Quiz: Do You Know How to Walk Away From An Argument?

Time-outs aren't just for kids with temper tantrums. Sometimes adults in a tense situation need to step back and take stock, especially if emotions are running high. One strategy is to take a time-out: a temporary break from a tense situation that will buy you the time to calm down. The key to taking action is recognizing the warning signs -- physical and emotional -- that could signal that an explosion of anger is just around the corner. Do you know how to recognize them?

1. All but one of the following physical symptoms could mean you're on the verge of blowing up. Which is it?

a. You suddenly break out into a sweat.

b. Your stomach is tied into knots.

c. You're holding your breath.

d. The other person sounds so distraught that you feel a surge of affection for him.

2. During an argument, all but one of the following thoughts may signal that you need to take a time-out.

a. "I feel like smacking his stupid smirking face!

b. "This is so unfair. I hate her!"

c. "I'm at the end of my rope -- I can't take it anymore."

d. "He does have a point there."

3. Which of the following is the best way to advise someone that you are going to take a time-out?

a. "You're making me so angry that I can't listen to another word."

b. "I feel too upset to talk, and I want to take a timeout. Let's meet back here in a hour when we're both feeling calmer."

c. "Time-out! You're crazy, and I'm getting the %#$* out of here."

d. Say nothing and walk out.

4. Which of the following is a good reason to take a time-out?

a. To punish or hurt the person you're arguing with

b. To avoid talking about problems

c. To get a stiff drink

d. All of the above

e. None of the above

5. Which of the following would NOT be a good time-out activity?

a. Taking a long walk

b. Playing with a pet

c. Thinking of clever put-downs with a friend

d. Going to the gym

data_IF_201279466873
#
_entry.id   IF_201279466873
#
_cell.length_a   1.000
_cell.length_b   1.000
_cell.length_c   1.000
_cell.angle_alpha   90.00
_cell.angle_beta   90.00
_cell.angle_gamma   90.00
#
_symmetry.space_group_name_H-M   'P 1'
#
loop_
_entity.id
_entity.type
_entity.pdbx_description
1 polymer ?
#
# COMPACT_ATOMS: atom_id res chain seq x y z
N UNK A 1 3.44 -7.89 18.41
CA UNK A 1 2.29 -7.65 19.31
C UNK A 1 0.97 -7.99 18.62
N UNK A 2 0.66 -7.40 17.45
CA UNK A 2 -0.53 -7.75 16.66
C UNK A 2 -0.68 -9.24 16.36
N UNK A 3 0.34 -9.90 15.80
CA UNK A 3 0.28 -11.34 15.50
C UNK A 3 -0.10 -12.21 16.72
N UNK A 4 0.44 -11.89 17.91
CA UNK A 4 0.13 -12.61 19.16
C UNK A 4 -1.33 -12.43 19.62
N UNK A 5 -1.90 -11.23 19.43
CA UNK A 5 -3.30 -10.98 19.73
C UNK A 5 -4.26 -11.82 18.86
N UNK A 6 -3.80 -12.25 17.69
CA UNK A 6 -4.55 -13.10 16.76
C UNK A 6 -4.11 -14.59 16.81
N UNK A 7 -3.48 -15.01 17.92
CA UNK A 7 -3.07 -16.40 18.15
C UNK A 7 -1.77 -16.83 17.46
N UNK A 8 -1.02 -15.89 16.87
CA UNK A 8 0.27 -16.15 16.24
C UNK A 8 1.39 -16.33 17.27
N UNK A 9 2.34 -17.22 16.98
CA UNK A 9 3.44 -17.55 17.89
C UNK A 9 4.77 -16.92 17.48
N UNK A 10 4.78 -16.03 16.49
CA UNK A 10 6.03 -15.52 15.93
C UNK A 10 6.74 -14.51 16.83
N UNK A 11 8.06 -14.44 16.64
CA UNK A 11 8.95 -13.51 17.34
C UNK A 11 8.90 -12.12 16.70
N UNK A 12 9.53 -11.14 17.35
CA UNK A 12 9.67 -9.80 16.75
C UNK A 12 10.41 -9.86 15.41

Answers

1. All but one of the following physical symptoms could mean you're on the verge of blowing up. Which is it?

The correct answer is: d. You feel a surge of affection for the other person.

Feeling affectionate toward the other person is a good sign. Breaking into a sweat, holding your breath, and feeling knots in your stomach are classic signs of oncoming rage. If you feel these signs coming on and are unable to calm yourself down, it's best to take a time-out and come back to the discussion later.

2. During an argument, all but one the following thoughts may signal that you need to take a time-out.

The correct answer is: d. "He does have a point there."

If you're thinking "I can't take it anymore" or "I want like smacking someone," these are clear indications that your anger is getting out of hand, and you need to cool off. Thoughts like "I hate her," or "Everyone is out to get me," are so-called "trigger thoughts" which only serve to fuel your anger. On the other hand, if you find yourself agreeing with someone else's perspective, it shows you are attempting to put yourself in the other person's place. Practice listening to your inner voice, and if you find you can't replace anger-inducing comments with more constructive thoughts, it's best to opt for the time-out.

3. Which of the following is the best way to advise someone that you are going to take a time-out?

The correct answer is: b. "I feel too angry and upset to talk, and I want to take a timeout. Let's meet back here in a hour when we're both feeling calmer."

Many people report that breaking away from an argument is the hardest step. Sometimes the other person doesn't want you to leave, or sometimes your parting comments only spark more argument. If you blame the other person by saying "I have to go-- you're making me angry," he is likely to get defensive and keep arguing. The best option is to use an "I" statement that explains your state of mind ("I feel too upset to talk right now") and makes it clear why you need to take a break. Saying nothing and walking away is not a good option because it is likely the other person will feel they're being punished; in addition, it doesn't let them know that you will be returning later. It may help to talk when things are calm and agree that either person can take a time-out during an argument if necessary.

4. Which of the following is a good reason to take a time-out?

The correct answer is: e. None of the above

Time-outs are designed to avoid unhealthy blow-ups. Abusing time-outs by using them to hurt your partner, to put off talking indefinitely, or as an excuse to get drunk will likely further erode confidence in your relationship.

5. Which of the following would NOT be a good time-out activity?

The correct answer is: c. Thinking of clever put-downs with a friend

During a time-out it's best to avoid friends who tend to fuel your anger or encourage your "I'm the victim" thoughts. While it's understandable that you might want to seek solace in the company of a friend, the best way to spend time-outs is to do something active like walking or working out, as this will help relieve tension in your body. Playing with a pet is another good option.

References

McKay, Matthew, PhD, and Rogers, Peter, PhD. The Anger Control Workbook. New Harbinger Publications Inc.

Ciaramicoli, Arthur P. EdD, PhD, and Ketcham, Katherine. The Power of Empathy. Penguin Putnam. 1997

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